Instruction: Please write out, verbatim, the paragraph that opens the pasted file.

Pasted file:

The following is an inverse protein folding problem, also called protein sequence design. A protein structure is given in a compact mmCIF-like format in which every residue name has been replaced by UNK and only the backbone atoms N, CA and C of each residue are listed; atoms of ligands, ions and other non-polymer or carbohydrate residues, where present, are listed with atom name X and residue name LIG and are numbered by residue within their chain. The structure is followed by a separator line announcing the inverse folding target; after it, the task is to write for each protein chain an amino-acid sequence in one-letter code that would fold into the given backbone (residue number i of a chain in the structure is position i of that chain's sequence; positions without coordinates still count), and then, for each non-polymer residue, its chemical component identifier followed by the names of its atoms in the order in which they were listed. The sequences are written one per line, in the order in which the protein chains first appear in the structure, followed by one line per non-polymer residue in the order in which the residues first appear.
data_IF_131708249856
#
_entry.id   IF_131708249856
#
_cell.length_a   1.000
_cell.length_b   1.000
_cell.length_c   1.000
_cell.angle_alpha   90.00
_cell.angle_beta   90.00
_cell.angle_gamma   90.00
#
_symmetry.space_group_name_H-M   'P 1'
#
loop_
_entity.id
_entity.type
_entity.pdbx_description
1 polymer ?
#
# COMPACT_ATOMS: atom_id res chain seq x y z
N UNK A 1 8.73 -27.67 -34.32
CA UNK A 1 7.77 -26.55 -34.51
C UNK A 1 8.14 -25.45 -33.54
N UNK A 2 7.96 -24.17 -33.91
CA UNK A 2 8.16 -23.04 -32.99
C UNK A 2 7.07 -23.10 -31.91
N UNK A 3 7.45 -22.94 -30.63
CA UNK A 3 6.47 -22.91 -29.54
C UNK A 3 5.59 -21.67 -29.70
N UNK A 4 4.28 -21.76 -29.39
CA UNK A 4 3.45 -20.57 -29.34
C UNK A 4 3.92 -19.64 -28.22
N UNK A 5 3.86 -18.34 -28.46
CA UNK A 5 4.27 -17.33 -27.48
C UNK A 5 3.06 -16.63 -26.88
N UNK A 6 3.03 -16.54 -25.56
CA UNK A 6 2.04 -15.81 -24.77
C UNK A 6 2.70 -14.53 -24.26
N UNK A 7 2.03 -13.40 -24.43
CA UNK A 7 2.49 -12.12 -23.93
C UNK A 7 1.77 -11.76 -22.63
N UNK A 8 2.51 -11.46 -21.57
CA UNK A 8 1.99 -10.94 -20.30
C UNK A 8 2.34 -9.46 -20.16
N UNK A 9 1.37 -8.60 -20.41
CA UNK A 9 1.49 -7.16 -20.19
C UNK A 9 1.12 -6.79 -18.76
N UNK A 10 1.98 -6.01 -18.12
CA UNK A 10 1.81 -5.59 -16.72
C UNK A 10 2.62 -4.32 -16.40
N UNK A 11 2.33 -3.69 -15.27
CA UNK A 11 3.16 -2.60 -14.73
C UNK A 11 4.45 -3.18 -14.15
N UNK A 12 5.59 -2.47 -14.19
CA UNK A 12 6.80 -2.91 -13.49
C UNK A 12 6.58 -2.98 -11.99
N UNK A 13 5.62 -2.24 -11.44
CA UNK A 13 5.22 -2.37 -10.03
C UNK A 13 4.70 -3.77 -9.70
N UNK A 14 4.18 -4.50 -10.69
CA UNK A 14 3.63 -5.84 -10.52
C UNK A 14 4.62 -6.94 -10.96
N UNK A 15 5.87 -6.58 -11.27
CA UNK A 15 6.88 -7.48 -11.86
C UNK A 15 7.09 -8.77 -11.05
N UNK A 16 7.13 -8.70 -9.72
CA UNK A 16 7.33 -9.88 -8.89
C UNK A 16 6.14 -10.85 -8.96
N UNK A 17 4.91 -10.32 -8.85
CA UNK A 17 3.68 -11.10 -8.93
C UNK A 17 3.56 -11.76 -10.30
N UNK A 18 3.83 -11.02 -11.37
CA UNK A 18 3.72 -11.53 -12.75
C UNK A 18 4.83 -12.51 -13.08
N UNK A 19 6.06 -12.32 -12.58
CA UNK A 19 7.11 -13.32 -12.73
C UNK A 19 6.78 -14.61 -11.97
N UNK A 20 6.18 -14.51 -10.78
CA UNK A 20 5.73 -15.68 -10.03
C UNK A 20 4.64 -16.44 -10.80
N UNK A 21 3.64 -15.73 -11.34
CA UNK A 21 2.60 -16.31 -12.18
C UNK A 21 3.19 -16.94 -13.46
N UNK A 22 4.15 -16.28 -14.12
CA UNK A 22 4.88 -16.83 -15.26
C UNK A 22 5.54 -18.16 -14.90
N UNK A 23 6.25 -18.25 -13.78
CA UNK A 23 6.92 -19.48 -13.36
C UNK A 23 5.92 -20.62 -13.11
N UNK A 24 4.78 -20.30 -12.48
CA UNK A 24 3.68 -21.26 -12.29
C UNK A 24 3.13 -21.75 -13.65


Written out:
The following is an inverse protein folding problem, also called protein sequence design. A protein structure is given in a compact mmCIF-like format in which every residue name has been replaced by UNK and only the backbone atoms N, CA and C of each residue are listed; atoms of ligands, ions and other non-polymer or carbohydrate residues, where present, are listed with atom name X and residue name LIG and are numbered by residue within their chain. The structure is followed by a separator line announcing the inverse folding target; after it, the task is to write for each protein chain an amino-acid sequence in one-letter code that would fold into the given backbone (residue number i of a chain in the structure is position i of that chain's sequence; positions without coordinates still count), and then, for each non-polymer residue, its chemical component identifier followed by the names of its atoms in the order in which they were listed. The sequences are written one per line, in the order in which the protein chains first appear in the structure, followed by one line per non-polymer residue in the order in which the residues first appear.